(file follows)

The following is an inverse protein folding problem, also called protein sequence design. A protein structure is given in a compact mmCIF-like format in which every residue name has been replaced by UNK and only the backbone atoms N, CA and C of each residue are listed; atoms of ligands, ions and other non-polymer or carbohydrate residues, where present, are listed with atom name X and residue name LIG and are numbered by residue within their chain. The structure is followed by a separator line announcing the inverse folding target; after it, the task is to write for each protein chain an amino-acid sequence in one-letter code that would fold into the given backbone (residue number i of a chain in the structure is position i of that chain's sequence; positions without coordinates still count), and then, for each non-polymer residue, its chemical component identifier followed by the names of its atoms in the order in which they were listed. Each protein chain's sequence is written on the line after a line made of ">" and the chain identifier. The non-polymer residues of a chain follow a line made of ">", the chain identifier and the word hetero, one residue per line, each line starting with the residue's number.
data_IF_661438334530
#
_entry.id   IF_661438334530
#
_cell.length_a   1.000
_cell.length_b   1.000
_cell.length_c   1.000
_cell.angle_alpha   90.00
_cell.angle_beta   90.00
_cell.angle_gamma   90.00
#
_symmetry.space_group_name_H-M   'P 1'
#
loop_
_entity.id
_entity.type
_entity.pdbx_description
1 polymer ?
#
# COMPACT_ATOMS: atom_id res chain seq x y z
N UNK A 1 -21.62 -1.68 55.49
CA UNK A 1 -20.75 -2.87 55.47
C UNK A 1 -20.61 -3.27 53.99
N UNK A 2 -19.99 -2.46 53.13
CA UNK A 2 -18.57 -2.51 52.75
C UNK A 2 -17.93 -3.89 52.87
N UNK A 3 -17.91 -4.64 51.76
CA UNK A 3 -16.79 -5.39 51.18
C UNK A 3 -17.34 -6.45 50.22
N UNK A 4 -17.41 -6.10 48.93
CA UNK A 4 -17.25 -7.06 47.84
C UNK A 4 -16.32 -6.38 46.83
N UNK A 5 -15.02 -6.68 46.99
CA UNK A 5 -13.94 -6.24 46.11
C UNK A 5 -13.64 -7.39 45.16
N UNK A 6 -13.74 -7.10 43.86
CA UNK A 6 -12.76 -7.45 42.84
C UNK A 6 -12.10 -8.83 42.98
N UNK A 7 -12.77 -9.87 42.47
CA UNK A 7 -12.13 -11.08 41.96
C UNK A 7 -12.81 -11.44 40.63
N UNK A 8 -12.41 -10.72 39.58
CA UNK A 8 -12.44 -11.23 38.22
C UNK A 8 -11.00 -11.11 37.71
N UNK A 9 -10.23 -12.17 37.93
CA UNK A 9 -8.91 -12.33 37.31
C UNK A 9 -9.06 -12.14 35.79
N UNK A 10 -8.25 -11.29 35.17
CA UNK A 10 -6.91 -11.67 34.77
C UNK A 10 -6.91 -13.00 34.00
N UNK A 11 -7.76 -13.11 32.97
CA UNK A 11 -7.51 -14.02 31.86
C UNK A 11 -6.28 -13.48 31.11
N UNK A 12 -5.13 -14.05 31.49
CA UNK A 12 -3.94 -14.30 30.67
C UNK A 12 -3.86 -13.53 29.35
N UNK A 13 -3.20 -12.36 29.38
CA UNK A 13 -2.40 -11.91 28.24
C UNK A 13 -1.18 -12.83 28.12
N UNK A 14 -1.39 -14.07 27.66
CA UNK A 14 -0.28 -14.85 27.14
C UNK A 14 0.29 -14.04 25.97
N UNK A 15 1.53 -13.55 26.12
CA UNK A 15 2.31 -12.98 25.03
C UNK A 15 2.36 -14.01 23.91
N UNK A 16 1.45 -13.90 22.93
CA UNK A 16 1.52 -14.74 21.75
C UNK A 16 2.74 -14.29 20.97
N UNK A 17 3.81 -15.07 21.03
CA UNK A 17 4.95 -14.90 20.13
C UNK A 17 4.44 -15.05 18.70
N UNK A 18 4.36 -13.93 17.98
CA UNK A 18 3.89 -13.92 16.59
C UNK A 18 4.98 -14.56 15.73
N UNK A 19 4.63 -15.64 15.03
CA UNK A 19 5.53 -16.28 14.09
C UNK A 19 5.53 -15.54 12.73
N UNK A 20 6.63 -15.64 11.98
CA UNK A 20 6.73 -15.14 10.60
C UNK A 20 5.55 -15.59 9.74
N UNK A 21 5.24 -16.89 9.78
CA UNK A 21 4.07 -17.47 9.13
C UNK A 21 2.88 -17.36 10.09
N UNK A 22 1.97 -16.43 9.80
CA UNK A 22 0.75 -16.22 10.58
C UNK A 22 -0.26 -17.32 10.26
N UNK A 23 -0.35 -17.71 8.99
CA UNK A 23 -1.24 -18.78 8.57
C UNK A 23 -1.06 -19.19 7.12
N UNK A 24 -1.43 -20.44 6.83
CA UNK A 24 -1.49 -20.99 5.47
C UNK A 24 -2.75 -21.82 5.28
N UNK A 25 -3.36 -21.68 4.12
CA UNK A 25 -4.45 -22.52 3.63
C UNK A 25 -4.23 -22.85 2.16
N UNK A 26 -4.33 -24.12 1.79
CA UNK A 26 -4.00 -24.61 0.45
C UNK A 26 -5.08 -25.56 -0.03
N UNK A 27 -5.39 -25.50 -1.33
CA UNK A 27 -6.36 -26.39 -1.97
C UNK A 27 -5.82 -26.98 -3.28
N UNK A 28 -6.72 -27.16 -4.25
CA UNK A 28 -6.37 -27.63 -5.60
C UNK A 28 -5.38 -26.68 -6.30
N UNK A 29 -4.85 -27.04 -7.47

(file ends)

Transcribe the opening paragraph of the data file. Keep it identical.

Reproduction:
The following is an inverse protein folding problem, also called protein sequence design. A protein structure is given in a compact mmCIF-like format in which every residue name has been replaced by UNK and only the backbone atoms N, CA and C of each residue are listed; atoms of ligands, ions and other non-polymer or carbohydrate residues, where present, are listed with atom name X and residue name LIG and are numbered by residue within their chain. The structure is followed by a separator line announcing the inverse folding target; after it, the task is to write for each protein chain an amino-acid sequence in one-letter code that would fold into the given backbone (residue number i of a chain in the structure is position i of that chain's sequence; positions without coordinates still count), and then, for each non-polymer residue, its chemical component identifier followed by the names of its atoms in the order in which they were listed. Each protein chain's sequence is written on the line after a line made of ">" and the chain identifier. The non-polymer residues of a chain follow a line made of ">", the chain identifier and the word hetero, one residue per line, each line starting with the residue's number.